In 2019, Gimnasia made a managerial appointment to ramp up their international profile. Bottom of the league and seemingly doomed following several poor seasons, the club was staring relegation in the face. Demotion is decided over the points average of three seasons and Gimnasia were way short.
Step forward, Diego Maradona. The club’s hierarchy admitted the appointment was as much about the name of their boss and the interest it would bring as to his managerial ability. If they were to go down then why not do it with Argentina’s football god at the helm? Despite the poor quality of the team, the crowds flocked back. Maybe Diego’s presence alone could motivate the players to save the club?
In the end, it took a global pandemic to do so. The AFA announced that following the cancellation of the second part of the season, there would be no relegation in 2020. Maradona was rewarded with a new contract. Rumours currently abound that Diego’s old amigo, Claudio Caniggia may join him at the club as his assistant.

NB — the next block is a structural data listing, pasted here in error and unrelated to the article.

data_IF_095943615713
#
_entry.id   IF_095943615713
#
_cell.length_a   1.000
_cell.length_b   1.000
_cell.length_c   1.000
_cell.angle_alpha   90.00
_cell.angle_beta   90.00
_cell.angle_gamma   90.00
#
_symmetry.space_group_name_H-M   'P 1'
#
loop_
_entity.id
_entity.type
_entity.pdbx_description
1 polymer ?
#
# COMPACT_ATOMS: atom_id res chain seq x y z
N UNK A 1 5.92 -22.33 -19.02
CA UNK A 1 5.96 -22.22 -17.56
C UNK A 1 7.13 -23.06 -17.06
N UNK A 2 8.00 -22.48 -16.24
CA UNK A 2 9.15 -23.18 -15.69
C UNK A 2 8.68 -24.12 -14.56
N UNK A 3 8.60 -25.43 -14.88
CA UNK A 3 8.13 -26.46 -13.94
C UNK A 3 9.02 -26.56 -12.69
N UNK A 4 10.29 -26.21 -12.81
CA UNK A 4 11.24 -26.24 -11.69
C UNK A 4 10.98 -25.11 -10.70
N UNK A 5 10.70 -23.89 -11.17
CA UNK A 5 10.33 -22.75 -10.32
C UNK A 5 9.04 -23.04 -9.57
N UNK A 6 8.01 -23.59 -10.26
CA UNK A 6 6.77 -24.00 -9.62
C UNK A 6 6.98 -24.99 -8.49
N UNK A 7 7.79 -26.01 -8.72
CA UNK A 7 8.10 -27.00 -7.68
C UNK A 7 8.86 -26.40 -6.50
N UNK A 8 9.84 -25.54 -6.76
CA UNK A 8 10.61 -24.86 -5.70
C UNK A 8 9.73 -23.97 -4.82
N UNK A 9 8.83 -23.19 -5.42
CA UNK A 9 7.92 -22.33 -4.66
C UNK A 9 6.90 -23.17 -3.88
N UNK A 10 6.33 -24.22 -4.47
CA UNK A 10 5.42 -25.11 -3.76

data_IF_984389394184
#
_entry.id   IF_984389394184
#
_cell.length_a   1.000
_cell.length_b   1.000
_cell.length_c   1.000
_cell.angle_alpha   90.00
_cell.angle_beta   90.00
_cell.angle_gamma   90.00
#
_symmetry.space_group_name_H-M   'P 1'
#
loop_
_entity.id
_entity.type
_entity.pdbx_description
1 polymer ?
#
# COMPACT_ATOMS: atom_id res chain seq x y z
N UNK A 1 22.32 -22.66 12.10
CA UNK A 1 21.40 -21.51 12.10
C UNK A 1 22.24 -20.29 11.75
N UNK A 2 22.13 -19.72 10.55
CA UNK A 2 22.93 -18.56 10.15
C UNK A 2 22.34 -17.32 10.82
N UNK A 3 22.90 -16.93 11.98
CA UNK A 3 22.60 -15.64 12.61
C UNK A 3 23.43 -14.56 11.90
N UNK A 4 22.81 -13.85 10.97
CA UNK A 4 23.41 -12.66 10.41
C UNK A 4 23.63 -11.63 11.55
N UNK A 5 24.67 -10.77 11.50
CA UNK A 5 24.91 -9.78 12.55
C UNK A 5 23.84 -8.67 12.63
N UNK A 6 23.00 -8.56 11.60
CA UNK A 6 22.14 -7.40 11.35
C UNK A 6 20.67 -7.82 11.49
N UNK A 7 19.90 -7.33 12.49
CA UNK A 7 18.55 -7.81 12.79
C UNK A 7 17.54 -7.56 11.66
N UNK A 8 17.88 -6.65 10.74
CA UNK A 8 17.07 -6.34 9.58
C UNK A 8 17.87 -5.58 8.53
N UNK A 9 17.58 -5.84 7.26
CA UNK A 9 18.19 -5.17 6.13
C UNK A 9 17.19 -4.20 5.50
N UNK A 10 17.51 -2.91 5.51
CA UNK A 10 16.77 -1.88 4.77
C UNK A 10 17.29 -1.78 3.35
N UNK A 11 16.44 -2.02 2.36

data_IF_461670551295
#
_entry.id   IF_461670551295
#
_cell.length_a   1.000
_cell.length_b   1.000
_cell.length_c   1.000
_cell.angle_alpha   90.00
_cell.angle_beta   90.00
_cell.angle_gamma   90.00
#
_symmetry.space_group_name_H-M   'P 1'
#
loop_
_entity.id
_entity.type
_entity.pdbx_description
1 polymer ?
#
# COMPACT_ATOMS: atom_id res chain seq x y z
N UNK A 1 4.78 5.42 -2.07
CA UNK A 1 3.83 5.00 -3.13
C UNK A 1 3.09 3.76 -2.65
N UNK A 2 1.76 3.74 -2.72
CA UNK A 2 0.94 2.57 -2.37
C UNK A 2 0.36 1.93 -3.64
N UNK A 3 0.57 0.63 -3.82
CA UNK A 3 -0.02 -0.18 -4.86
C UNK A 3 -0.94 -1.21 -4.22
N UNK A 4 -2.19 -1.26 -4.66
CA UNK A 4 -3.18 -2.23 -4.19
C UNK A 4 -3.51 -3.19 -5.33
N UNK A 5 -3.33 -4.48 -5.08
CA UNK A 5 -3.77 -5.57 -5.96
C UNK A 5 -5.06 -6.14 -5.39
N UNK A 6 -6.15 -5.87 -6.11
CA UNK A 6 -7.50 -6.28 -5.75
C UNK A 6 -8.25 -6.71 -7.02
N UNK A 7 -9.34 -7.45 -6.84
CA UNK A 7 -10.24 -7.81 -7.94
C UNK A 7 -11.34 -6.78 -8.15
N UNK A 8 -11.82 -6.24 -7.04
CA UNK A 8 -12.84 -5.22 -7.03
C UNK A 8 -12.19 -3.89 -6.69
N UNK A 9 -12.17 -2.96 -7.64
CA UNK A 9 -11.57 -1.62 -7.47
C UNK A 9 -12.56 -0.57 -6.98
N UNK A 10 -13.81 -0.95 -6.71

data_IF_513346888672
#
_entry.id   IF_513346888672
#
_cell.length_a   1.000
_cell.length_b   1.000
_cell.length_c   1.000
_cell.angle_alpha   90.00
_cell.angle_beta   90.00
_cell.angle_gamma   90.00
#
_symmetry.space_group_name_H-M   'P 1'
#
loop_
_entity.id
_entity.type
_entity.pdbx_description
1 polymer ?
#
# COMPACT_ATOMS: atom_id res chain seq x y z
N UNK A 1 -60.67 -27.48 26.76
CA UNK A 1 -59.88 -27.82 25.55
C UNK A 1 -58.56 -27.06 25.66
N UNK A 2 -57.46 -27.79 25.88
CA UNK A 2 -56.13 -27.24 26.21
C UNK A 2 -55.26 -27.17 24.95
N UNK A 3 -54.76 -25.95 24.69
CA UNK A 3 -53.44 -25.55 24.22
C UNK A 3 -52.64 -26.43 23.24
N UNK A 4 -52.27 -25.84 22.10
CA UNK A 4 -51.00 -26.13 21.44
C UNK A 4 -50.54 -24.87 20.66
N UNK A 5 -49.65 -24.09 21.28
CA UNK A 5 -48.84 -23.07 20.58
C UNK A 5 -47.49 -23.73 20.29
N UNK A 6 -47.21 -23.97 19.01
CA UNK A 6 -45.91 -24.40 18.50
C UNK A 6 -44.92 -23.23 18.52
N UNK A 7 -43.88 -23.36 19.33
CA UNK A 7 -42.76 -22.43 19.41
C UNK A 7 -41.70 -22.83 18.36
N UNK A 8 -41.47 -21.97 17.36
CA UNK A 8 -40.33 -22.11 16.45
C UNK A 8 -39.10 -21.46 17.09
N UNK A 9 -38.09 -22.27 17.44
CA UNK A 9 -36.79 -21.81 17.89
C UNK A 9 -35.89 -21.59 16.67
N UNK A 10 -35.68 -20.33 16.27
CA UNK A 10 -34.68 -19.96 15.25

In December 2012, Juan Sebastian Veron was appointed director of football at Estudiantes. He has since risen to become president of the club and this season oversaw the move back to their old home. It had long been coming with the demolition of the old stands taking place 13 years ago.
The last clásico before COVID-19 brought the world of football to a halt, was a 1-0 win for Estudiantes at Gimnasia. Maradona was involved with an altercation with an Estudiantes player who he felt dived to try to win a penalty. The irony was not lost on those watching.
Estudiantes will hope their return home improves the club’s fortunes and they can look to challenge for honours again. Gimnasia will look for improvement under Maradona and to be able to compete with their great rivals. Whatever happens on the pitch, whenever the two meet, it will be explosive in the stands.